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The Midnight Passenger by Richard Henry Savage

Part 6 out of 6

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And so, reluctantly, Manager Witherspoon ceased to pry into the
private life of Arthur Ferris. McNerney stoutly maintained the
thesis to the last, that Ferris and Fritz Braun were strangers.

"The women both prove it," urged the officer.

"And yet some still unfathomed game of Ferris made him Clayton's
secret enemy. Ferris wanted that beautiful heiress; he wanted
to completely estrange and supplant Clayton, and so to reach old
Worthington's millions. For that, he clung to the unsuspecting
comrade of his bachelor life. Look to the West for light in this!
Believe me, if any one knows, it is Miss Worthington! She is one
woman in a million, a woman who does not talk!"

"What do you mean, Dennis?" sharply said the young lawyer.

The simple policeman stoutly answered, "I observed that Miss Alice
seemed to have gained a great mastery over Counselor Stillwell and
her Detroit lawyers.

"She was with her father for hours before he died, and I'm of the
opinion that he told her many things that none of the lawyers even
dream of, secrets that perhaps even you do not suspect! I'm only
a plain policeman, yet strange schemes are in these millionaires'
heads often.

"The great man had his own private uses for Ferris, and for the
Senator uncle, who knows what great designs ended with his death.

"Believe me, she is following out her father's last advice; and if
she lets Ferris off easy, you must do the same!

"As for Fritz Braun, he at first only intended, evidently, to lure
poor Clayton into the Art Gallery or his own drug-store, through
this pretty Hungarian, and, from a study of Clayton's habits, change
the valises and so rob him by the old trick! The bunco game!

"But fortune willed otherwise, and Braun took the chance of
Clayton's faith in the girl. He did not know that Clayton was so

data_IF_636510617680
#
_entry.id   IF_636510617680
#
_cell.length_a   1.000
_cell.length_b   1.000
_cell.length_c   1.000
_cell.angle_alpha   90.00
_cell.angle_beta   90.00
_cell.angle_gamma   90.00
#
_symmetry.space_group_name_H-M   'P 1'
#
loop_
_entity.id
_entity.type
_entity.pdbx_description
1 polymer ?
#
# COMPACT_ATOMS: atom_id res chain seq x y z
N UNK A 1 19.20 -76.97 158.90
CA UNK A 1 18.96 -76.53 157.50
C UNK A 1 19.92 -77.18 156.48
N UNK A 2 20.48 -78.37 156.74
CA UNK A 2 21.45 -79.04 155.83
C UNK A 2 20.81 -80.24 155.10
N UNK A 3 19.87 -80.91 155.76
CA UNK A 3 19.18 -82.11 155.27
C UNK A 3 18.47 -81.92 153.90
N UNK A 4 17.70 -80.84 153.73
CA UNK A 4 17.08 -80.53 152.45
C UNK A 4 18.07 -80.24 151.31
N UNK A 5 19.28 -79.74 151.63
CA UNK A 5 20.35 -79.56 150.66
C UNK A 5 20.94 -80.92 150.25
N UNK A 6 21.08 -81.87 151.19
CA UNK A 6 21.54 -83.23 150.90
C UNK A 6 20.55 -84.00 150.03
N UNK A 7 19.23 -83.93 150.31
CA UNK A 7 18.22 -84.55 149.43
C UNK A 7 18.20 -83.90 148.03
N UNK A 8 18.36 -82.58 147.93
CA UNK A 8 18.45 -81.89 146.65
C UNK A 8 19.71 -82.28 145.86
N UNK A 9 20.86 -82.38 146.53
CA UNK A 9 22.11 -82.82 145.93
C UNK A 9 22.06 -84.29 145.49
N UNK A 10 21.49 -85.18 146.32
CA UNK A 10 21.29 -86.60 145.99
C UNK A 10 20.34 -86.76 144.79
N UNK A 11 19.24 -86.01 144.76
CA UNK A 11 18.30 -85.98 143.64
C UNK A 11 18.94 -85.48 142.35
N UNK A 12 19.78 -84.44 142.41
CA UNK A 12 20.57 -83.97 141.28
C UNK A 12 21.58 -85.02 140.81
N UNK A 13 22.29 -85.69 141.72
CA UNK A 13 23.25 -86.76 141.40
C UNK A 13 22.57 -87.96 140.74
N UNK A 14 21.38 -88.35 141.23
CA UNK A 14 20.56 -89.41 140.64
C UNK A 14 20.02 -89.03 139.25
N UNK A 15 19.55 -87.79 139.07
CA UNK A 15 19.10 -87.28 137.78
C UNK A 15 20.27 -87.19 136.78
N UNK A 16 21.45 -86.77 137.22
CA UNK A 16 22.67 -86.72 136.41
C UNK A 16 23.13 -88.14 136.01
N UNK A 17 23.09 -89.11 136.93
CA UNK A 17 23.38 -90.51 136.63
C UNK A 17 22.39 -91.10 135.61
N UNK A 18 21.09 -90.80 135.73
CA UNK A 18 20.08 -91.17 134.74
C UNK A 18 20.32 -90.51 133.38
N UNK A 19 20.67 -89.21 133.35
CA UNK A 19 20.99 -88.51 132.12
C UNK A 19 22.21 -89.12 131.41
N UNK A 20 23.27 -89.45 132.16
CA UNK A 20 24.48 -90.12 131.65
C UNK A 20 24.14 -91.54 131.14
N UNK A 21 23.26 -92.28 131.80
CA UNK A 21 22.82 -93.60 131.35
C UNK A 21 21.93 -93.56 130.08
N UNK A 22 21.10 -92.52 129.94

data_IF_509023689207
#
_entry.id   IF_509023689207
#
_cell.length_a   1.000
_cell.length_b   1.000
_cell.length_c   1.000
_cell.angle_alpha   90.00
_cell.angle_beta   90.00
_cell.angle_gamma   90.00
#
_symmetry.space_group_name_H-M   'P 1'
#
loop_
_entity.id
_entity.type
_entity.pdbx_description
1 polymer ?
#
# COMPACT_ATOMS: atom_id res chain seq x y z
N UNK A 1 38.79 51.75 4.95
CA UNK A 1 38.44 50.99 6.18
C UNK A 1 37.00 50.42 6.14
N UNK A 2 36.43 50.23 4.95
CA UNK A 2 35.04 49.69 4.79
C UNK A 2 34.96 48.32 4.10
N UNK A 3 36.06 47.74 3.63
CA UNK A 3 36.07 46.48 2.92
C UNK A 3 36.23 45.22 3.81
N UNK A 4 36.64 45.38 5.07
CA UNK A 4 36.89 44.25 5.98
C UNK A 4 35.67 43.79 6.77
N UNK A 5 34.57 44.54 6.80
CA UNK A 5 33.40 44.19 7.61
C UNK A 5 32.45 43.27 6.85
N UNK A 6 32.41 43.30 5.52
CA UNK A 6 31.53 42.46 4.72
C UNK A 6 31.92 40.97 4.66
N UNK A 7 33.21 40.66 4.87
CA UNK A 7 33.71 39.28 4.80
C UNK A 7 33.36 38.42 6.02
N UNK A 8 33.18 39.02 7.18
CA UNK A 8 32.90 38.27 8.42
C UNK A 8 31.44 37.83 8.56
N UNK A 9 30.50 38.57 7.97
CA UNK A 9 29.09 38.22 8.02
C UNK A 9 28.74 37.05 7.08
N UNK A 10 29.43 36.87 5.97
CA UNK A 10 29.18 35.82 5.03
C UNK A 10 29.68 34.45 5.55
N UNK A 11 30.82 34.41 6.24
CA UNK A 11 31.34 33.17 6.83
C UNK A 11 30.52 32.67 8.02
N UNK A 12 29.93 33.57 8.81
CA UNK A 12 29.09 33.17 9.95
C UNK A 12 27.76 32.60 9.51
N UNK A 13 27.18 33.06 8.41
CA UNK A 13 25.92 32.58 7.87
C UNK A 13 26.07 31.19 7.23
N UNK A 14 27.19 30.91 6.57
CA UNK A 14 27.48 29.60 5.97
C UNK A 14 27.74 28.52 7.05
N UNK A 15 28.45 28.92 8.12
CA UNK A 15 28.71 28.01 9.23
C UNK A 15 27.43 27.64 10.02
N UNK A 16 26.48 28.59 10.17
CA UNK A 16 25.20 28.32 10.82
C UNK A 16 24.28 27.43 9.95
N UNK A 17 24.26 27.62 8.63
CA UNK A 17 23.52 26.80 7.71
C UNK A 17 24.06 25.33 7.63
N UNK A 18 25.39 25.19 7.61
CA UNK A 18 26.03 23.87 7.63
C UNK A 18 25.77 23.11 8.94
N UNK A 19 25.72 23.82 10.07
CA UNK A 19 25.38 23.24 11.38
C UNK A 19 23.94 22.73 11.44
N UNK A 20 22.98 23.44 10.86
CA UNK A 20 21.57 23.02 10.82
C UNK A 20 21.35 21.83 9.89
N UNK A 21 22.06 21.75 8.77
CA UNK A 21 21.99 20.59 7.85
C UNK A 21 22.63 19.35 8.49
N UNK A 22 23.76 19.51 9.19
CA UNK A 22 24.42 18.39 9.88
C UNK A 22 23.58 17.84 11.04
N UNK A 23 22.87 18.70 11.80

fondly devoted to the woman.

"The murder was a sudden inspiration, arising from Clayton's headlong

"And Braun knew nothing of old Worthington's designs, nor Clayton's
past history. What more Miss Worthington may know, you will never
know, much as she esteems you, unless she wills. For she is a very
resolute character, and I believe that she is quietly managing
Stillwell and the other lawyers in her own way.

"It's clear to me that both Ferris and Braun used this poor office
boy as a spy on Clayton; only, for different purposes.

"As for the two women, they were both mere puppets! Fritz Braun
was tempted by the unprotected situation of that vast sum of money
going daily to the bank. He easily learned that from the boy's
braggadocio talk, and then used the whole circle as a means to entrap
Clayton. As for the women, they are both merely what temptation,
misery, and surroundings have made them. I'm glad to hear Doctor
Atwater say Miss Worthington has some plans for their future.

"As for the boy, your own design is a wise one. Transport him
out West, give him a fair start in some Pacific State in a decent
business, and then if he goes wrong, after his severe lesson, let
him run up against a smart punishment."

Reluctantly convinced, John Witherspoon dropped all his final
investigations as to Arthur Ferris' secret career in New York City.
As the months rolled along he saw the justice of the blunt police
officer's judgment, for Miss Alice Worthington seemed to be an